The result of this project was the Initial Orders program, completed in May 1949, which would translate more human friendly punched codes into binary, and was loaded into memory as a ‘bootstrap program’.

Wikipedia cites the earlier source crediting Kathleen Booth as the inventor of assembly. Her Coding for A.R.C. piece was released in 1947, while Wheeler’s Initial orders came online later in 1949. He is credited by the IEEE Computer Society as having created the first ‘assembly language’. As far as we are aware, there is no digital copy of Coding for A.R.C., and it is something we would love to see come online.

IBMs Early Commercial Assemblers

In the early 1950s, IBM’s first commercial computers also had assemblers running. These assemblers took another step forwards from the early academics who developed assemblers. The earlier assemblers used more human friendly symbols for ‘operations’, but computer addresses were still fixed in a program’s code. This had the downside that programmers who encountered and corrected bugs needed to re-assign a chain of subsequent addresses by hand or use an alternate method and end up with ‘spaghetti code’ [p. 25].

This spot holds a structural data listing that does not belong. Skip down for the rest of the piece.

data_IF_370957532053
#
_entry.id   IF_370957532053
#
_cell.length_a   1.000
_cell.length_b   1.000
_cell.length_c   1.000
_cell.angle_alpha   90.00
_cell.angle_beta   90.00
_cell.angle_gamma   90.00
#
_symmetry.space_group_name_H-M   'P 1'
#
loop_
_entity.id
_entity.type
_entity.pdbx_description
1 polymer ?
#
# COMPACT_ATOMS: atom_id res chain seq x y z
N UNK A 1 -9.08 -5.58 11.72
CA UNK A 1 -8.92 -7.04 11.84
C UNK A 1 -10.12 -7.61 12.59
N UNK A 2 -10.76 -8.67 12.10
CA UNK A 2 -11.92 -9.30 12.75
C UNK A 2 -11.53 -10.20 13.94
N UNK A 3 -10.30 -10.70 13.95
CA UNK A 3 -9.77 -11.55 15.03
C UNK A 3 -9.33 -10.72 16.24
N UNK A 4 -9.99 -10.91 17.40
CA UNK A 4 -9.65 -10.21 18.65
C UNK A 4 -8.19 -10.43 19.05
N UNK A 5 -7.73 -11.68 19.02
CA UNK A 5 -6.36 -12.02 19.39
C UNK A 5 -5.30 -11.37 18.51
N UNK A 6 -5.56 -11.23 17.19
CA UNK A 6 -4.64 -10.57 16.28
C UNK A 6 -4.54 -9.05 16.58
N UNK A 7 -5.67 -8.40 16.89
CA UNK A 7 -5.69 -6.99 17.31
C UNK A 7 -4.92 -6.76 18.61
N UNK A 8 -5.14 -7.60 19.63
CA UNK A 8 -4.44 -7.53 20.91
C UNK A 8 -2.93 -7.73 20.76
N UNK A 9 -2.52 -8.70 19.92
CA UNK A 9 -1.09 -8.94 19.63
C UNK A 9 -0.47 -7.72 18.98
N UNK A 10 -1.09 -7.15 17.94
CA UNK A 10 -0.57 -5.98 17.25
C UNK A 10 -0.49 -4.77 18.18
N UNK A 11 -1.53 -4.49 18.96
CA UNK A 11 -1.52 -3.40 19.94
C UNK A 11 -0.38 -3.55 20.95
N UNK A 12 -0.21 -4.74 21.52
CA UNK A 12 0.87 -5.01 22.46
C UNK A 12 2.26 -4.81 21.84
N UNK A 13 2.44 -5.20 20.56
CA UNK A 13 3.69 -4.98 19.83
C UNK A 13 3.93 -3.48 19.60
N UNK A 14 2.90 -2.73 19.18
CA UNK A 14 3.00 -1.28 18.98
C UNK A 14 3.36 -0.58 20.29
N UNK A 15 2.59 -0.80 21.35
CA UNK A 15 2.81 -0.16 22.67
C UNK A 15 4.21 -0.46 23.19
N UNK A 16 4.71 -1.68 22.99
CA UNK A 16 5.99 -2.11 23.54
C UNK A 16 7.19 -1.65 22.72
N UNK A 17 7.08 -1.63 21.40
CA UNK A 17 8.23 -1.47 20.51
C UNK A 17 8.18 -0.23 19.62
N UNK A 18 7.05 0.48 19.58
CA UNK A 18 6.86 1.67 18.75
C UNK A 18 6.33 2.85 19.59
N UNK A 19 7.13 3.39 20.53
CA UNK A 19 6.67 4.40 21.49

With IBM’s assemblers, symbolic addresses were introduced, where the assembler did the work of address assignment for the programmer [p. 116]. Both IBM’s first commercial scientific (the 701) and business (the 650) computers had assembly languages with symbolic addresses. For the 701, Nathaniel Rochester developed the *Symbolic Assembly Program (SAP) in 1953. For the 650, Stan Poley developed SOAP in 1955, which improved the performance of programs by the intelligent assignment of addresses [p. 16].

Early Responses to Assembly